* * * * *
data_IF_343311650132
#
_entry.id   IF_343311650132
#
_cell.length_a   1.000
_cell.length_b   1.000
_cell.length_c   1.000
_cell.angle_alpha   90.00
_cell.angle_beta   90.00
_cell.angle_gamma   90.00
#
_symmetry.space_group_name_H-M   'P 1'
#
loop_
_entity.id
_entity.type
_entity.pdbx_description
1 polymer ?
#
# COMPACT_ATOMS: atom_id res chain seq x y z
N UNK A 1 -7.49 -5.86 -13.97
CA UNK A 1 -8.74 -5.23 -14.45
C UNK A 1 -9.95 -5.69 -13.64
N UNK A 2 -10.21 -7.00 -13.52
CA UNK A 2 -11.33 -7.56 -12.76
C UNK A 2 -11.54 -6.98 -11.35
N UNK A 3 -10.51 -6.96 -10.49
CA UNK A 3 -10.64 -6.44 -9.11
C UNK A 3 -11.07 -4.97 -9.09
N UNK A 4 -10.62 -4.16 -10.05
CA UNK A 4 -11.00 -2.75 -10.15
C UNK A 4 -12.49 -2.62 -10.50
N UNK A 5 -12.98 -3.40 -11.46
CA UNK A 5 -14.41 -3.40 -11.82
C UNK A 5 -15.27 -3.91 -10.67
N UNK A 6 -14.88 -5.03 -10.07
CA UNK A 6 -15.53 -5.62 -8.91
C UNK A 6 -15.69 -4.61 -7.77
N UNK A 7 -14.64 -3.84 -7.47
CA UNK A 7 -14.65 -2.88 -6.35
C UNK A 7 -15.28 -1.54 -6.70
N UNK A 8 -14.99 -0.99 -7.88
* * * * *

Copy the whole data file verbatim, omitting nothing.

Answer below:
data_IF_343311650132
#
_entry.id   IF_343311650132
#
_cell.length_a   1.000
_cell.length_b   1.000
_cell.length_c   1.000
_cell.angle_alpha   90.00
_cell.angle_beta   90.00
_cell.angle_gamma   90.00
#
_symmetry.space_group_name_H-M   'P 1'
#
loop_
_entity.id
_entity.type
_entity.pdbx_description
1 polymer ?
#
# COMPACT_ATOMS: atom_id res chain seq x y z
N UNK A 1 -7.49 -5.86 -13.97
CA UNK A 1 -8.74 -5.23 -14.45
C UNK A 1 -9.95 -5.69 -13.64
N UNK A 2 -10.21 -7.00 -13.52
CA UNK A 2 -11.33 -7.56 -12.76
C UNK A 2 -11.54 -6.98 -11.35
N UNK A 3 -10.51 -6.96 -10.49
CA UNK A 3 -10.64 -6.44 -9.11
C UNK A 3 -11.07 -4.97 -9.09
N UNK A 4 -10.62 -4.16 -10.05
CA UNK A 4 -11.00 -2.75 -10.15
C UNK A 4 -12.49 -2.62 -10.50
N UNK A 5 -12.98 -3.40 -11.46
CA UNK A 5 -14.41 -3.40 -11.82
C UNK A 5 -15.27 -3.91 -10.67
N UNK A 6 -14.88 -5.03 -10.07
CA UNK A 6 -15.53 -5.62 -8.91
C UNK A 6 -15.69 -4.61 -7.77
N UNK A 7 -14.64 -3.84 -7.47
CA UNK A 7 -14.65 -2.88 -6.35
C UNK A 7 -15.28 -1.54 -6.70
N UNK A 8 -14.99 -0.99 -7.88